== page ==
TACO: In “Angle and Grip,” a woman whose husband and newborn baby just died agrees to become a partner in her neighbor’s rather experimental sex doll business. She watches passively as her business partner’s cousin is getting crushed when the full-body casting process goes wrong. What attracted this woman to this business?
DL: The doll doesn’t have feelings. She’s shut down, dolls make sense. When you accept feelings in other people, you have to deal with your own. You don’t have to have empathy for a doll. Men use the doll sexually, she can use it psychically, she is not going to be in a job where she has to smile at people.
Downtown LA. Photo by Diane Lefer.
TACO: In “At the Site where Vision is Most Perfect, the husband and son of the woman who is interned in an INS detention center also slowly disconnect from their jobs and isolate themselves and even stop communicating with each other. The son starts reading Nazi literature, and the women in “The Prosperities of Cities and Desert Places” are on the hunt for a group of Nazis.
DL: People who feel violated and want to strike back, they can’t get at the real enemy so they’ll hit who you’re allowed to hit. You can attack a Nazi, no one ‘s going to blame you for that.
TACO: But in “The Prosperity of Cities and Desert Places,” it wasn’t obvious they were going to hurt them. That’s what I liked. Were they going to kill them or love them? Your characters try to love their enemies, your stories ask the question if it is possible or not. While getting beaten up in a Mississipi jail, the central character in “California Transit” tries hard to apply non-violent action technique i.e. love her enemy, to no avail. Here’s one of your characters’ humorous take on it:
“The dolls themselves were gone. Had there been male dolls? Anatomically correct men of silicone rubber. If I could find a brown shirt and boots, I could have dressed my Nazi. Nazi, I would have said, I have come to give myself to you and love you… And so I try to imagine evil redeemed by love, how I would hoist myself onto the Nazi’s prick. How there would be not one doll, but a second, and I’d take a towel to wrap it like a turban round his head. My terrorist, I would coo. My darling. It would be the most difficult thing I’d ever done but what is love if it cannot transcend, well, everything?” Diane Lefer, “The Prosperity of City and Places”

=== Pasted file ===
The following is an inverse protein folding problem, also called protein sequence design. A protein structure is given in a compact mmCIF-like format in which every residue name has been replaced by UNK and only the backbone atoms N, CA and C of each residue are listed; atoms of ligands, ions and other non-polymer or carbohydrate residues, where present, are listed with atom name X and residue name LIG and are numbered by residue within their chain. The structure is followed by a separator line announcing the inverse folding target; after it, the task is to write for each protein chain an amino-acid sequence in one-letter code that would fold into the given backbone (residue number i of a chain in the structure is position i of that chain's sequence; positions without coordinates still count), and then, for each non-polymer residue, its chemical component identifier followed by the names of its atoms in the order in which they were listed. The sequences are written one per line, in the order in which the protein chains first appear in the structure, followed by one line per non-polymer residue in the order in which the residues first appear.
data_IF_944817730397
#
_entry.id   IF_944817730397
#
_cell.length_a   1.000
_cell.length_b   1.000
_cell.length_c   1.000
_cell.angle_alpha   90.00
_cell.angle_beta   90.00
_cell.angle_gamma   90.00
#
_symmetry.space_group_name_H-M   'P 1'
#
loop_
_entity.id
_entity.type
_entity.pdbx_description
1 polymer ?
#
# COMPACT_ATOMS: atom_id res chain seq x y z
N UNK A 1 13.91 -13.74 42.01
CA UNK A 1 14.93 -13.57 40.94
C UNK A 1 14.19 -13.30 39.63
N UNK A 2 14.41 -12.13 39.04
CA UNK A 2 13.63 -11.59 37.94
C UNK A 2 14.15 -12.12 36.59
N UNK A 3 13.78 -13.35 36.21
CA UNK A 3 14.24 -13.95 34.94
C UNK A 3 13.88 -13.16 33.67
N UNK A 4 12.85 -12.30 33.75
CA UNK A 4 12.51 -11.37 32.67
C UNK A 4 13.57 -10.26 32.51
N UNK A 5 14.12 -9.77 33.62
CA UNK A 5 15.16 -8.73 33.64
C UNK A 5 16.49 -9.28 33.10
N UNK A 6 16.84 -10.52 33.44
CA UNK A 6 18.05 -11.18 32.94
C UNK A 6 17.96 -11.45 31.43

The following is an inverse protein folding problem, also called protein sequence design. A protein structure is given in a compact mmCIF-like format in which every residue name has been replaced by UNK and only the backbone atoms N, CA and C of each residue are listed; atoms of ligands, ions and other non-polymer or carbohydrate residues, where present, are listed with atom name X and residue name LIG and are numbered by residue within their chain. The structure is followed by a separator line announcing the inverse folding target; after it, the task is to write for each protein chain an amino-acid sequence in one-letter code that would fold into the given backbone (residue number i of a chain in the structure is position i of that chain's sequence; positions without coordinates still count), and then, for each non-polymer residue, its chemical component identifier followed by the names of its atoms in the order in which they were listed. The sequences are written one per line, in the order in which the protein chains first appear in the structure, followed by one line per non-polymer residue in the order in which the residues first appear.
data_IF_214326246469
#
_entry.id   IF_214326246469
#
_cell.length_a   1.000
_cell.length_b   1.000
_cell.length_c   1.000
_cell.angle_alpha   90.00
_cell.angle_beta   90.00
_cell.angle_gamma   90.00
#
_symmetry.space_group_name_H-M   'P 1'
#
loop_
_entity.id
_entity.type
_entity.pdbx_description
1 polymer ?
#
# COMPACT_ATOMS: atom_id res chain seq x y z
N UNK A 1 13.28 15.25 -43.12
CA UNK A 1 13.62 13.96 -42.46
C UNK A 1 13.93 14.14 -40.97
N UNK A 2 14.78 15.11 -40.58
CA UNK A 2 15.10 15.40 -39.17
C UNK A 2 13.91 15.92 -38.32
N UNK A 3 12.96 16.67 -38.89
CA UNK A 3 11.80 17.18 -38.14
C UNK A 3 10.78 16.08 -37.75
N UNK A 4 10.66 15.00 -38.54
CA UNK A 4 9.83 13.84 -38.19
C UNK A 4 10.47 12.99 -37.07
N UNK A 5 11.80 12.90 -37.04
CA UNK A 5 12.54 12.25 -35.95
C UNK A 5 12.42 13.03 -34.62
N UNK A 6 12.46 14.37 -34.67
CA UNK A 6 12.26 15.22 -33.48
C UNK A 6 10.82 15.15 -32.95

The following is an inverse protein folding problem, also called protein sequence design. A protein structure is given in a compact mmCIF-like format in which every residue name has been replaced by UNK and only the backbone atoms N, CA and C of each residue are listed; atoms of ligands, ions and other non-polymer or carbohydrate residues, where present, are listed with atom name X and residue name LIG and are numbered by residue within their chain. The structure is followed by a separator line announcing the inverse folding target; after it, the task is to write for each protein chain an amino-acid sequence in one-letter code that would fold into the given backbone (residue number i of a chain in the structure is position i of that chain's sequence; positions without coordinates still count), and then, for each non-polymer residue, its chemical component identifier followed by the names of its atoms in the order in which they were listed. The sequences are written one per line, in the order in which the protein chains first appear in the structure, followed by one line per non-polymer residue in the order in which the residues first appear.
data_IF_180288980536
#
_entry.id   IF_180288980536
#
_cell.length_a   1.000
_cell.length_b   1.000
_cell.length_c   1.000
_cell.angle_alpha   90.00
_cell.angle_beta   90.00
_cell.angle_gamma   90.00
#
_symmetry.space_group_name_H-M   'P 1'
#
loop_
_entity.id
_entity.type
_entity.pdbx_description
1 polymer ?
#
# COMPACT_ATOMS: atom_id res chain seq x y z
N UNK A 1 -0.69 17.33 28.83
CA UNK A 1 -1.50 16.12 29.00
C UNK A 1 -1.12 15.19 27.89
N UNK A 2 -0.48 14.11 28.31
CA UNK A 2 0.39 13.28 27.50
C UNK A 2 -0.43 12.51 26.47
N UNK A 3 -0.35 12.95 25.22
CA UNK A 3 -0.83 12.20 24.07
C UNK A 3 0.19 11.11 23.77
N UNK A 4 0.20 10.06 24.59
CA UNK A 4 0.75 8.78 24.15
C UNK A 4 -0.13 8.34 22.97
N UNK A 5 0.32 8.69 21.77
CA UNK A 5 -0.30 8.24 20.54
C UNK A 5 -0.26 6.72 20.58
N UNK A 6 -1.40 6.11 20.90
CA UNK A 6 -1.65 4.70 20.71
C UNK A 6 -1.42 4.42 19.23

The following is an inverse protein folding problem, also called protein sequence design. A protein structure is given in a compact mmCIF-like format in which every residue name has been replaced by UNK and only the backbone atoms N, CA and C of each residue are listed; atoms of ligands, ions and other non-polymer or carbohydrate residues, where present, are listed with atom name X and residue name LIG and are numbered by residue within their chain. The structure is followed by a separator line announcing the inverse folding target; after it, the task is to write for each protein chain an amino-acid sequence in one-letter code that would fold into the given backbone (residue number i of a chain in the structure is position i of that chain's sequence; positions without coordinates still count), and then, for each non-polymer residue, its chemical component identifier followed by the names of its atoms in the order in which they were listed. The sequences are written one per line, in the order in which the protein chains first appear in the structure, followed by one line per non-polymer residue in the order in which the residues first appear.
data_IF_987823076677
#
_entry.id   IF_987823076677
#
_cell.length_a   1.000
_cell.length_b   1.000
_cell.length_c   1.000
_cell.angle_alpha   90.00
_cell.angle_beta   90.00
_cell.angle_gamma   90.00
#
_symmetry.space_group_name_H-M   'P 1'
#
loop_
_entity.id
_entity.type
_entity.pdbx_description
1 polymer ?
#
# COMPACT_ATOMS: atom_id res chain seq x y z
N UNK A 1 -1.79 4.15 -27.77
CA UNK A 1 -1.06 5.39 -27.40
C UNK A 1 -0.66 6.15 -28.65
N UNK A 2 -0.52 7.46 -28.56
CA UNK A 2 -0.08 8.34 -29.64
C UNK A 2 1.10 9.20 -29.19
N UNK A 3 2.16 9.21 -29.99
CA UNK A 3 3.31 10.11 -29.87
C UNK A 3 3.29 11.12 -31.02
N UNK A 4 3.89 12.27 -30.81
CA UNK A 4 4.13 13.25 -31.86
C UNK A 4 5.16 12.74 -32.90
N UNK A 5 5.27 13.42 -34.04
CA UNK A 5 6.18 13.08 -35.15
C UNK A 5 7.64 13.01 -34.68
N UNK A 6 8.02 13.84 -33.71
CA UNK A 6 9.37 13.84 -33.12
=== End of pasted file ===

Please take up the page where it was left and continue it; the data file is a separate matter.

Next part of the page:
TACO: We didn’t answer the terrorist attacks of 09/11 with love, and even though none of the 09/11 hijakers were Iraquis, Bush went to war in Iraq with very little objection. To me the lack of reaction was due to people having an emotional reaction to 09/11. They still wanted to go get someone.
DL: But I think it also has to do with the lack of humility in this country. We never atoned for Hiroshima. It makes it easy to go do something else. It’s like this country never admits to anything. Or when they apologize it’s to people who can vote. When do we apologize to other countries that we destroyed?
“I am a terrorist. By paying US taxes, I provide material support for State-sponsored terrorism and torture.” Diane Lefer
“A rattlesnake could enter you and be your lover. Very exciting, that vibration, but you would have to hold the head tightly to keep from being bitten, though for some I suppose the threat would make it more intense. Not for me. How can you let go and surrender when you’ve got to keep your presence of mind and a firm grip? You’d need a friend, or a nonjudgmental acquaintance, someone to hold the head for you, a masturbation assistant, as it were, and you would need to trust that person implicitly, not that s/he would intentionally let go and expose both of you to the poisoned fangs, but most people are simply not competent.” Diane Lefer, “The Prosperity of City and Desert Places”
Gibbons love. Photo by JeanKern found on flickr.com.
TACO: In your books people are more apt at feeling love for animals rather than for their fellow humans. Tell us about your volunteer work in the Research Department of the LA Zoo, what’s your favorite story?
DL: Gibbons who look like plush toys, are kind of lesser apes, smaller, very beautiful. They mate for life. They’re also considered to be stupid. Because they mate for life they don’t have to juggle those multiple relationships, they only evolve in pairs. There was a couple, they were devoted to each other. The male developed diabetes, he was put on a special diet but he kept on eating her food so he got sicker, they had to separate them. They were able to get his diabetes under control because he cooperated by learning to put his arm out every day for an insulin shot. He understood this was good for him. They decided to reunite him with his mate. They hadn’t seen each other for a year and no one knew what it was going to be like. Does this marriage exist anymore?